Jesus

Todd Starnes of Fox News reports that a non-denominational church in Mississippi that has a membership of about 1,200 people, but can only fit 275 in its sanctuary at one time, booked a conference room run by the University of Mississippi Medical Center in late January to handle expected large Easter crowds.

Two months later – and just a week and two days before Easter – the university abruptly canceled the contract. Marc Rolph, a spokesman for UMMC, told Starnes that “the booking should never have been made in the first place because they only allow their facilities to be used by health-related organizations.”

“The event is not health related and thus is not compliant with our policy,” Rolph had said.

“UMMC offered to let the church hold their service inside a medical mall instead. The church declined that offer. I mean – who wants to hold a church service in a mall?” Starnes continued. “The church has been forced to hold services in their small sanctuary. The pastor said they will accommodate the crowds by holding multiple services throughout the day.”

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IMAGE: Passion of the Christ screenshot

Brittney Cooper, an assistant professor of women’s and gender studies and africana studies at Rutgers University, has some interesting views about Jesus.

Writing in Salon this week, she posits:

The Jesus I know, love, talk about and choose to retain was a radical, freedom-loving, justice-seeking, potentially queer (because he was either asexual or a priest married to a prostitute), feminist healer, unimpressed by scripture-quoters and religious law-keepers, seduced neither by power nor evil.

As shocking as that sounds, that view or similar ones is not out of the ordinary among some academics.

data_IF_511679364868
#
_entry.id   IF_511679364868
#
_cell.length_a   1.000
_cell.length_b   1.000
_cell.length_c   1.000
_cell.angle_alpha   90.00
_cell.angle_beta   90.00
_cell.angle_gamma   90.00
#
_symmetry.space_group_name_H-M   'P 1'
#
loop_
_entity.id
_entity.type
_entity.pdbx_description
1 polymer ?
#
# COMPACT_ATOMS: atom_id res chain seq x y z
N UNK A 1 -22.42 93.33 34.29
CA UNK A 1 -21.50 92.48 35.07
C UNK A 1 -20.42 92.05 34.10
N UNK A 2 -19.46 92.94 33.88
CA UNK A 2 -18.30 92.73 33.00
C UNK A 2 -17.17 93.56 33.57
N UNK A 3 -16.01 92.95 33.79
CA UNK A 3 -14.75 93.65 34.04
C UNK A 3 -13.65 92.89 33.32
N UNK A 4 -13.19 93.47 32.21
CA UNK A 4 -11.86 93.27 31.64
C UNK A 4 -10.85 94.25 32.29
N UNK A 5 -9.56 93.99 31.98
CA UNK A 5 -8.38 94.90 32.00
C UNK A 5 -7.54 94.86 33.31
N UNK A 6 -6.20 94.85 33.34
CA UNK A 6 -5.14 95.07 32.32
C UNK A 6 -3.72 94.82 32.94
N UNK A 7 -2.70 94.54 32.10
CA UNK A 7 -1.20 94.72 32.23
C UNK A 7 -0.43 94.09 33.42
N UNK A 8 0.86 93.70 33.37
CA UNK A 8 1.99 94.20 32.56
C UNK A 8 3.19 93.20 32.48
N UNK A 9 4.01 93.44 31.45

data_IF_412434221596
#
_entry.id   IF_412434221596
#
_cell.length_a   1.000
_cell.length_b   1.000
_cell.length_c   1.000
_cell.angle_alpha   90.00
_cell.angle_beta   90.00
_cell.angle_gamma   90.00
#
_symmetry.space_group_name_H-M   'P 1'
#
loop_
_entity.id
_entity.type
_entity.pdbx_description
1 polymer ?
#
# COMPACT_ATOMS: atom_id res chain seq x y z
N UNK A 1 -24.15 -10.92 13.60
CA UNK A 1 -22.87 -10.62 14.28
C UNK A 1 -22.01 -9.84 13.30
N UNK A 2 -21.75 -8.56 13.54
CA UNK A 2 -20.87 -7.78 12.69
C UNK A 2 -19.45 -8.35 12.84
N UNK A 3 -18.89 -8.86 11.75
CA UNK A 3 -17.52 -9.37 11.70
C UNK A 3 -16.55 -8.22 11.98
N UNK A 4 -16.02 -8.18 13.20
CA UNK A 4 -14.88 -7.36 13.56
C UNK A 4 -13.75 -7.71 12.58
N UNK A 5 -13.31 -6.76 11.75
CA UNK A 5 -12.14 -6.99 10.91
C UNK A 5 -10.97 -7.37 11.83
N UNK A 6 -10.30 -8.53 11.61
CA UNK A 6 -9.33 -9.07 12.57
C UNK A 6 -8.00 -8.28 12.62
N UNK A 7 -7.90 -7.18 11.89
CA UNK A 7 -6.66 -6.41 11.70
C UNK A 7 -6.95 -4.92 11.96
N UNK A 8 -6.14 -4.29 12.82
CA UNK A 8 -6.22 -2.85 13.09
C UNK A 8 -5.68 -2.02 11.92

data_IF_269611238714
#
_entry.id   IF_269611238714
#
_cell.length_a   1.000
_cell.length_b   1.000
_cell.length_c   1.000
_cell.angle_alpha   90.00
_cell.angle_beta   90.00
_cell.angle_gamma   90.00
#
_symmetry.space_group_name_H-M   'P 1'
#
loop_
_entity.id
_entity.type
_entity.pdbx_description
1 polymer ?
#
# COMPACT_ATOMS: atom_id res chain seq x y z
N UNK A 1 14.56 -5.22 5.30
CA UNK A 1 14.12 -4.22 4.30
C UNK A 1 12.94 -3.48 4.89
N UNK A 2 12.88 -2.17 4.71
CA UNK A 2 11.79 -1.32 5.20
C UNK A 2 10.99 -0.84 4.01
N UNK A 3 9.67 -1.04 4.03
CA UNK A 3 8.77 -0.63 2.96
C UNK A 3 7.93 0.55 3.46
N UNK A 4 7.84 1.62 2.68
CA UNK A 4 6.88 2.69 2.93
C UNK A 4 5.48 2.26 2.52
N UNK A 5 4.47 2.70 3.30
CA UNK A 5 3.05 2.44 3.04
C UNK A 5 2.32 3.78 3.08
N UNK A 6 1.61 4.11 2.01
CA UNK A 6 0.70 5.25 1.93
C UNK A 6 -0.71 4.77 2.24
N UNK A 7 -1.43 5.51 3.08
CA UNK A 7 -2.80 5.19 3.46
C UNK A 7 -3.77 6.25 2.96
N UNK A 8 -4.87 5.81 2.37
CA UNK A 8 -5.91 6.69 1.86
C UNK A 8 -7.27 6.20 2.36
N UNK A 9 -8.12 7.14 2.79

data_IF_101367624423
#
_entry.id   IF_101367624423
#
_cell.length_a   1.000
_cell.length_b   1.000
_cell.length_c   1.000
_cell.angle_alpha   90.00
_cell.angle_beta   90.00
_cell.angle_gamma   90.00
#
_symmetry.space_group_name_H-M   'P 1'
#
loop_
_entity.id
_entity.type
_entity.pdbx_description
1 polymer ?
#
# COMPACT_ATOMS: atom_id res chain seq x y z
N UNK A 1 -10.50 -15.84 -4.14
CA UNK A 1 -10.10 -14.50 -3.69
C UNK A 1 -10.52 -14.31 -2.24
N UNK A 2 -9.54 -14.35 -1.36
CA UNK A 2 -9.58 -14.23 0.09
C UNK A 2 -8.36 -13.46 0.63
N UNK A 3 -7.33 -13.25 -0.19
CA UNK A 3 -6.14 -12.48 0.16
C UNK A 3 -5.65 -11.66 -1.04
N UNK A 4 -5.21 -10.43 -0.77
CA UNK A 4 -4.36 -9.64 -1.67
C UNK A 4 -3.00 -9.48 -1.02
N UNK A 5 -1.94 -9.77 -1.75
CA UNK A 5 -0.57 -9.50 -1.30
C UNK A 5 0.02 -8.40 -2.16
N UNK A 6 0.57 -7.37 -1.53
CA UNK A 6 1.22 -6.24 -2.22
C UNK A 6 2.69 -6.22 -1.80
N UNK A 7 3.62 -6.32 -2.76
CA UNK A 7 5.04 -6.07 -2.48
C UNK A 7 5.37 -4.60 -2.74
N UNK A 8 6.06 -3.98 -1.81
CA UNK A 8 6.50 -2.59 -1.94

A Harvard professor has long maintained Jesus was probably married, citing a 4th century papyrus fragment that implies Jesus had a wife.

A 2013 guest lecture at Swarthmore College by a then-prominent homosexual seminary professor highlighted a growing argument among the queer community that Jesus was bisexual.

The scholar argued there are “seven models” to consider: the Erotic Christ; the Out Christ; the Liberator Christ; the Transgressive Christ; the Self-Loving Christ; the Interconnected Christ; and the Hybrid Christ.

“Jesus Christ is the embodiment of radical love because – in addition to crossing divine and social boundaries – Jesus also crosses sexual boundaries,” Rev. Patrick Cheng said at the time. “This is, Jesus’ life and ministry can be viewed as dissolving the rigid line between ‘heterosexual’ and ‘homosexual.’ ”

The notion that Christianity embraces homosexuality is also not new.

This month last year, The College Fix reported on a “Queering Christianity” series hosted at the University of Kentucky that explored the intersections between the faith and LGBTQ community.

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They plan to put ‘our bodies and/or privilege on the line in visible, public solidarity’

Eric Garner’s dying words are comparable to Jesus Christ’s greetings to his disciples, according to a group of Catholic theologians calling for “a serious examination of both policing and racial injustice in the US.”

More than 430 theologians from Catholic universities as diverse as Marquette, DePaul, Santa Clara and Boston College; secular schools including Duke and Yale; and priests, high school teachers and other workers for religious organizations have signed the statement as of Sunday night.